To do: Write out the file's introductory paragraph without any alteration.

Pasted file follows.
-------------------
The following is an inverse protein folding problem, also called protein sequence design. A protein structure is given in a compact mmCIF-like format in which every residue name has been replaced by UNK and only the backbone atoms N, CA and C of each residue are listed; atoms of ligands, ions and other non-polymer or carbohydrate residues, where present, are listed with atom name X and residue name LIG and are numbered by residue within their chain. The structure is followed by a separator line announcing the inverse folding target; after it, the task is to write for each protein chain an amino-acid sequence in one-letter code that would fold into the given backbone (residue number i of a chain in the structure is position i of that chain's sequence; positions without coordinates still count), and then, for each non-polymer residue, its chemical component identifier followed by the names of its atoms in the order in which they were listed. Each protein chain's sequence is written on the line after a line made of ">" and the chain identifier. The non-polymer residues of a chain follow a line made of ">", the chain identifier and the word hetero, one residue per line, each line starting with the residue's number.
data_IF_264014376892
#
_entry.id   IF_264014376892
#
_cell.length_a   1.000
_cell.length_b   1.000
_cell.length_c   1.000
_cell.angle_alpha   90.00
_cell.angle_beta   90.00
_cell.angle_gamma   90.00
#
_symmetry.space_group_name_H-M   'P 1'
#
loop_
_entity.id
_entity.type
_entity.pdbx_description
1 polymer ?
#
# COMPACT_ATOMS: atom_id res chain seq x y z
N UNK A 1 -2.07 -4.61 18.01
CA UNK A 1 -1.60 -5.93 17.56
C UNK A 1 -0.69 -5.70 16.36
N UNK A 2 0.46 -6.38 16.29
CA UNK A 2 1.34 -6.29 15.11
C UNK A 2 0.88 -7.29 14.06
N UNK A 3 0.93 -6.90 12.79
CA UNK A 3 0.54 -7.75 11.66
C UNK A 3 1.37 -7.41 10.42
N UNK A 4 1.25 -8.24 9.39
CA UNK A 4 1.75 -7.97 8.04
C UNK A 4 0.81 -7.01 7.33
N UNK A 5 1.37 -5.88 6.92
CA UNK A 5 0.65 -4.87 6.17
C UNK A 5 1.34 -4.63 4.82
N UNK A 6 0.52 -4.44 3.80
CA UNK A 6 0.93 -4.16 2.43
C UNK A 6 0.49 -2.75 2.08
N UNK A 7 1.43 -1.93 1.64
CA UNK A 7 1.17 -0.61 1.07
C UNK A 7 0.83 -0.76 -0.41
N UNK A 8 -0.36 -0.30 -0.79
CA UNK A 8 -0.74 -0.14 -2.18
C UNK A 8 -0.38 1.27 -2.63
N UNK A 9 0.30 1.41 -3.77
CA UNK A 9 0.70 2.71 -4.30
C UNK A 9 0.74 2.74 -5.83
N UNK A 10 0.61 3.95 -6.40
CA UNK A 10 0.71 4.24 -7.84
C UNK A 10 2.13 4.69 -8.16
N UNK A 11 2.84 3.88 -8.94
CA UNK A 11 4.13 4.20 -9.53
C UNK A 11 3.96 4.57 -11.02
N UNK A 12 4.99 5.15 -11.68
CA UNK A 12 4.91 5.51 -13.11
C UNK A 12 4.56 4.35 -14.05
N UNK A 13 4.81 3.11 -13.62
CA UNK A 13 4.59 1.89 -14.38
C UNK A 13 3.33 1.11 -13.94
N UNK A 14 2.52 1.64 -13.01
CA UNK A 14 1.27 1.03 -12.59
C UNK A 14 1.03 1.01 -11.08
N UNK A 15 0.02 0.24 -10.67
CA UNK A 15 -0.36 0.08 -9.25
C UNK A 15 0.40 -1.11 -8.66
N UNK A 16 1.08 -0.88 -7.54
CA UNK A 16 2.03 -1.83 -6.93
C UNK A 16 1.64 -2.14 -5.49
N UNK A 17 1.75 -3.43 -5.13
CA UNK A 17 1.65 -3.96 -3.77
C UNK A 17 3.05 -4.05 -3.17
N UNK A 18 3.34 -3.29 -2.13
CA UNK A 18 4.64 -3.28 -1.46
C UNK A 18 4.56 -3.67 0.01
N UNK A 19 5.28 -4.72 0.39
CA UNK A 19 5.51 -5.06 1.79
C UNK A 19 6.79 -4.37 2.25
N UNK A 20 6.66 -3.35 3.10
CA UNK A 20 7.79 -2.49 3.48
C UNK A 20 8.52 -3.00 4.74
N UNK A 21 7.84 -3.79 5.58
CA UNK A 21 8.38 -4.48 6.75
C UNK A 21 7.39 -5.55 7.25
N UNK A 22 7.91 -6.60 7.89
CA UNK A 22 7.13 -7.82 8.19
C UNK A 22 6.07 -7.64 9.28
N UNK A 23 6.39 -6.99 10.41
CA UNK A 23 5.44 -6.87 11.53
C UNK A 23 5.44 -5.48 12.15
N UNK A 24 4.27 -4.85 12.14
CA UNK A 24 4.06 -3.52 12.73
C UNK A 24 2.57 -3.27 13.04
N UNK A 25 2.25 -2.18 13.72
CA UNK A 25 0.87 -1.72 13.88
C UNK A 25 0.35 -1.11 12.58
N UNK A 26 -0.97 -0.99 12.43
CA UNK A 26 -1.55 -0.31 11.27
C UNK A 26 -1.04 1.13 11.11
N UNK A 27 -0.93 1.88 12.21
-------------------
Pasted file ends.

The following is an inverse protein folding problem, also called protein sequence design. A protein structure is given in a compact mmCIF-like format in which every residue name has been replaced by UNK and only the backbone atoms N, CA and C of each residue are listed; atoms of ligands, ions and other non-polymer or carbohydrate residues, where present, are listed with atom name X and residue name LIG and are numbered by residue within their chain. The structure is followed by a separator line announcing the inverse folding target; after it, the task is to write for each protein chain an amino-acid sequence in one-letter code that would fold into the given backbone (residue number i of a chain in the structure is position i of that chain's sequence; positions without coordinates still count), and then, for each non-polymer residue, its chemical component identifier followed by the names of its atoms in the order in which they were listed. Each protein chain's sequence is written on the line after a line made of ">" and the chain identifier. The non-polymer residues of a chain follow a line made of ">", the chain identifier and the word hetero, one residue per line, each line starting with the residue's number.